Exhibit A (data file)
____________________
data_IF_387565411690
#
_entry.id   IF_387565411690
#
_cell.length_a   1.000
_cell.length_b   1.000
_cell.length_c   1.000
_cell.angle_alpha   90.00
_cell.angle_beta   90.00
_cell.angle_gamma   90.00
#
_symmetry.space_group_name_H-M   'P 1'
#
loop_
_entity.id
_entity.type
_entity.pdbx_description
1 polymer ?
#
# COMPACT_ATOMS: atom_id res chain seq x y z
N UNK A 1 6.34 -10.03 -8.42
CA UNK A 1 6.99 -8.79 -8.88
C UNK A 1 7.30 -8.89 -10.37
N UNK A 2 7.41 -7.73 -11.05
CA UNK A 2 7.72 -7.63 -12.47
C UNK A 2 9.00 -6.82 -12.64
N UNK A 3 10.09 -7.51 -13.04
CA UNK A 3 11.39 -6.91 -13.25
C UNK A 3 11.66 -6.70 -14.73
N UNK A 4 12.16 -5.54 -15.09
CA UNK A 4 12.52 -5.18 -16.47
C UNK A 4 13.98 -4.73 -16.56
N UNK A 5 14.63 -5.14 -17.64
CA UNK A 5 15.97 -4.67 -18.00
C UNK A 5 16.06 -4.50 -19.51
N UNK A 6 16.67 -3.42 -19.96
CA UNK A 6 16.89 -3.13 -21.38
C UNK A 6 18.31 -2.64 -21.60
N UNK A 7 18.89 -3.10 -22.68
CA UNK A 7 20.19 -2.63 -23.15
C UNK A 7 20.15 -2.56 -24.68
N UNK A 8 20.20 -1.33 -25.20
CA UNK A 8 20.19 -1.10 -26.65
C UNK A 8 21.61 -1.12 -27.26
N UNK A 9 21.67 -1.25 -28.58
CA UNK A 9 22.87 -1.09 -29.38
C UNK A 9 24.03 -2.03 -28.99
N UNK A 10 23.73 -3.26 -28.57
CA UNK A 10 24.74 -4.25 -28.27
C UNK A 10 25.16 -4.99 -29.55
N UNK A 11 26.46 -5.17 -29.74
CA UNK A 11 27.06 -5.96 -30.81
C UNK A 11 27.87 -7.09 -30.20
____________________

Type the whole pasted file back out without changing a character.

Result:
data_IF_387565411690
#
_entry.id   IF_387565411690
#
_cell.length_a   1.000
_cell.length_b   1.000
_cell.length_c   1.000
_cell.angle_alpha   90.00
_cell.angle_beta   90.00
_cell.angle_gamma   90.00
#
_symmetry.space_group_name_H-M   'P 1'
#
loop_
_entity.id
_entity.type
_entity.pdbx_description
1 polymer ?
#
# COMPACT_ATOMS: atom_id res chain seq x y z
N UNK A 1 6.34 -10.03 -8.42
CA UNK A 1 6.99 -8.79 -8.88
C UNK A 1 7.30 -8.89 -10.37
N UNK A 2 7.41 -7.73 -11.05
CA UNK A 2 7.72 -7.63 -12.47
C UNK A 2 9.00 -6.82 -12.64
N UNK A 3 10.09 -7.51 -13.04
CA UNK A 3 11.39 -6.91 -13.25
C UNK A 3 11.66 -6.70 -14.73
N UNK A 4 12.16 -5.54 -15.09
CA UNK A 4 12.52 -5.18 -16.47
C UNK A 4 13.98 -4.73 -16.56
N UNK A 5 14.63 -5.14 -17.64
CA UNK A 5 15.97 -4.67 -18.00
C UNK A 5 16.06 -4.50 -19.51
N UNK A 6 16.67 -3.42 -19.96
CA UNK A 6 16.89 -3.13 -21.38
C UNK A 6 18.31 -2.64 -21.60
N UNK A 7 18.89 -3.10 -22.68
CA UNK A 7 20.19 -2.63 -23.15
C UNK A 7 20.15 -2.56 -24.68
N UNK A 8 20.20 -1.33 -25.20
CA UNK A 8 20.19 -1.10 -26.65
C UNK A 8 21.61 -1.12 -27.26
N UNK A 9 21.67 -1.25 -28.58
CA UNK A 9 22.87 -1.09 -29.38
C UNK A 9 24.03 -2.03 -28.99
N UNK A 10 23.73 -3.26 -28.57
CA UNK A 10 24.74 -4.25 -28.27
C UNK A 10 25.16 -4.99 -29.55
N UNK A 11 26.46 -5.17 -29.74
CA UNK A 11 27.06 -5.96 -30.81
C UNK A 11 27.87 -7.09 -30.20